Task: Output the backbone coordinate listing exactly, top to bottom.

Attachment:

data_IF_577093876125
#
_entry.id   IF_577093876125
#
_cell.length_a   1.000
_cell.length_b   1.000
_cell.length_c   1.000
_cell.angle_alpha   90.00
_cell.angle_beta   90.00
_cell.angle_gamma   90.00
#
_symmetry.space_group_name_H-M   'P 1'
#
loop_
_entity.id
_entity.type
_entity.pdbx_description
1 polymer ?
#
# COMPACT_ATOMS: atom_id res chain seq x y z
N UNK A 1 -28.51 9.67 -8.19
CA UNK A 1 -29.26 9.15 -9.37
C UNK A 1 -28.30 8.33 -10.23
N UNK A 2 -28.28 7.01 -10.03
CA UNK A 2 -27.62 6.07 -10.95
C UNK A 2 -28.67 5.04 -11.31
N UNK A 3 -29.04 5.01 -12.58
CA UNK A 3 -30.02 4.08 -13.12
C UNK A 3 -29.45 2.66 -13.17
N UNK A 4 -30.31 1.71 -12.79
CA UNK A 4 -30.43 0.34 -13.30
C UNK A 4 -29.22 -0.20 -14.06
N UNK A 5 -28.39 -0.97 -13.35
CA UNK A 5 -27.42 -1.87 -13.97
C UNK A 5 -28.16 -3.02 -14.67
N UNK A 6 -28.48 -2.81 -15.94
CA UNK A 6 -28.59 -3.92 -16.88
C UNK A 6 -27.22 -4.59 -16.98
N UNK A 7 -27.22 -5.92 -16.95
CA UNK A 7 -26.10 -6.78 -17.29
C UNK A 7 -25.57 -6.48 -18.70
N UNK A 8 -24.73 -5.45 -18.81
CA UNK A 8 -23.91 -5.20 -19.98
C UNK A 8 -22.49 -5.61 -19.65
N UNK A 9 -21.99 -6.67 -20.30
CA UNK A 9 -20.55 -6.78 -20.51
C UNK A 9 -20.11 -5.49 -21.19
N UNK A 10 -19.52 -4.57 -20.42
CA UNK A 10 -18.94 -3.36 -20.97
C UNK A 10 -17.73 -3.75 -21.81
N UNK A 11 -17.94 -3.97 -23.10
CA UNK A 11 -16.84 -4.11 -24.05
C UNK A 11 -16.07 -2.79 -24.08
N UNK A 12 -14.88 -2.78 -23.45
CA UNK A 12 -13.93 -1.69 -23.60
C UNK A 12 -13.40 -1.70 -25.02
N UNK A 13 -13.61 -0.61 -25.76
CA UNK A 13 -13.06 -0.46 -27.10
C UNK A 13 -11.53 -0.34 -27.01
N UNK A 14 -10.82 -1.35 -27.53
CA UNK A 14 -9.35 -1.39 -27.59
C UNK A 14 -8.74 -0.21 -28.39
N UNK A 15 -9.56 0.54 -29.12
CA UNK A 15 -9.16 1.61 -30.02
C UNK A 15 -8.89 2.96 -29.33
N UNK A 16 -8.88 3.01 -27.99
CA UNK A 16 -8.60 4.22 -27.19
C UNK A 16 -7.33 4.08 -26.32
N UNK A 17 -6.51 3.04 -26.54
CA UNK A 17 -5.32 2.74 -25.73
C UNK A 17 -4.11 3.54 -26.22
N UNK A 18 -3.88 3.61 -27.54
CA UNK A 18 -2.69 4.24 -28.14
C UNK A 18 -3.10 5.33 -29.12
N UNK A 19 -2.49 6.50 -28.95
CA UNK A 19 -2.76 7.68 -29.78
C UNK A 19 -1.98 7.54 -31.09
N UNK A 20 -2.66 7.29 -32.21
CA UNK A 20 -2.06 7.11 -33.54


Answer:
data_IF_577093876125
#
_entry.id   IF_577093876125
#
_cell.length_a   1.000
_cell.length_b   1.000
_cell.length_c   1.000
_cell.angle_alpha   90.00
_cell.angle_beta   90.00
_cell.angle_gamma   90.00
#
_symmetry.space_group_name_H-M   'P 1'
#
loop_
_entity.id
_entity.type
_entity.pdbx_description
1 polymer ?
#
# COMPACT_ATOMS: atom_id res chain seq x y z
N UNK A 1 -28.51 9.67 -8.19
CA UNK A 1 -29.26 9.15 -9.37
C UNK A 1 -28.30 8.33 -10.23
N UNK A 2 -28.28 7.01 -10.03
CA UNK A 2 -27.62 6.07 -10.95
C UNK A 2 -28.67 5.04 -11.31
N UNK A 3 -29.04 5.01 -12.58
CA UNK A 3 -30.02 4.08 -13.12
C UNK A 3 -29.45 2.66 -13.17
N UNK A 4 -30.31 1.71 -12.79
CA UNK A 4 -30.43 0.34 -13.30
C UNK A 4 -29.22 -0.20 -14.06
N UNK A 5 -28.39 -0.97 -13.35
CA UNK A 5 -27.42 -1.87 -13.97
C UNK A 5 -28.16 -3.02 -14.67
N UNK A 6 -28.48 -2.81 -15.94
CA UNK A 6 -28.59 -3.92 -16.88
C UNK A 6 -27.22 -4.59 -16.98
N UNK A 7 -27.22 -5.92 -16.95
CA UNK A 7 -26.10 -6.78 -17.29
C UNK A 7 -25.57 -6.48 -18.70
N UNK A 8 -24.73 -5.45 -18.81
CA UNK A 8 -23.91 -5.20 -19.98
C UNK A 8 -22.49 -5.61 -19.65
N UNK A 9 -21.99 -6.67 -20.30
CA UNK A 9 -20.55 -6.78 -20.51
C UNK A 9 -20.11 -5.49 -21.19
N UNK A 10 -19.52 -4.57 -20.42
CA UNK A 10 -18.94 -3.36 -20.97
C UNK A 10 -17.73 -3.75 -21.81
N UNK A 11 -17.94 -3.97 -23.10
CA UNK A 11 -16.84 -4.11 -24.05
C UNK A 11 -16.07 -2.79 -24.08
N UNK A 12 -14.88 -2.78 -23.45
CA UNK A 12 -13.93 -1.69 -23.60
C UNK A 12 -13.40 -1.70 -25.02
N UNK A 13 -13.61 -0.61 -25.76
CA UNK A 13 -13.06 -0.46 -27.10
C UNK A 13 -11.53 -0.34 -27.01
N UNK A 14 -10.82 -1.35 -27.53
CA UNK A 14 -9.35 -1.39 -27.59
C UNK A 14 -8.74 -0.21 -28.39
N UNK A 15 -9.56 0.54 -29.12
CA UNK A 15 -9.16 1.61 -30.02
C UNK A 15 -8.89 2.96 -29.33
N UNK A 16 -8.88 3.01 -27.99
CA UNK A 16 -8.60 4.22 -27.19
C UNK A 16 -7.33 4.08 -26.32
N UNK A 17 -6.51 3.04 -26.54
CA UNK A 17 -5.32 2.74 -25.73
C UNK A 17 -4.11 3.54 -26.22
N UNK A 18 -3.88 3.61 -27.54
CA UNK A 18 -2.69 4.24 -28.14
C UNK A 18 -3.10 5.33 -29.12
N UNK A 19 -2.49 6.50 -28.95
CA UNK A 19 -2.76 7.68 -29.78
C UNK A 19 -1.98 7.54 -31.09
N UNK A 20 -2.66 7.29 -32.21
CA UNK A 20 -2.06 7.11 -33.54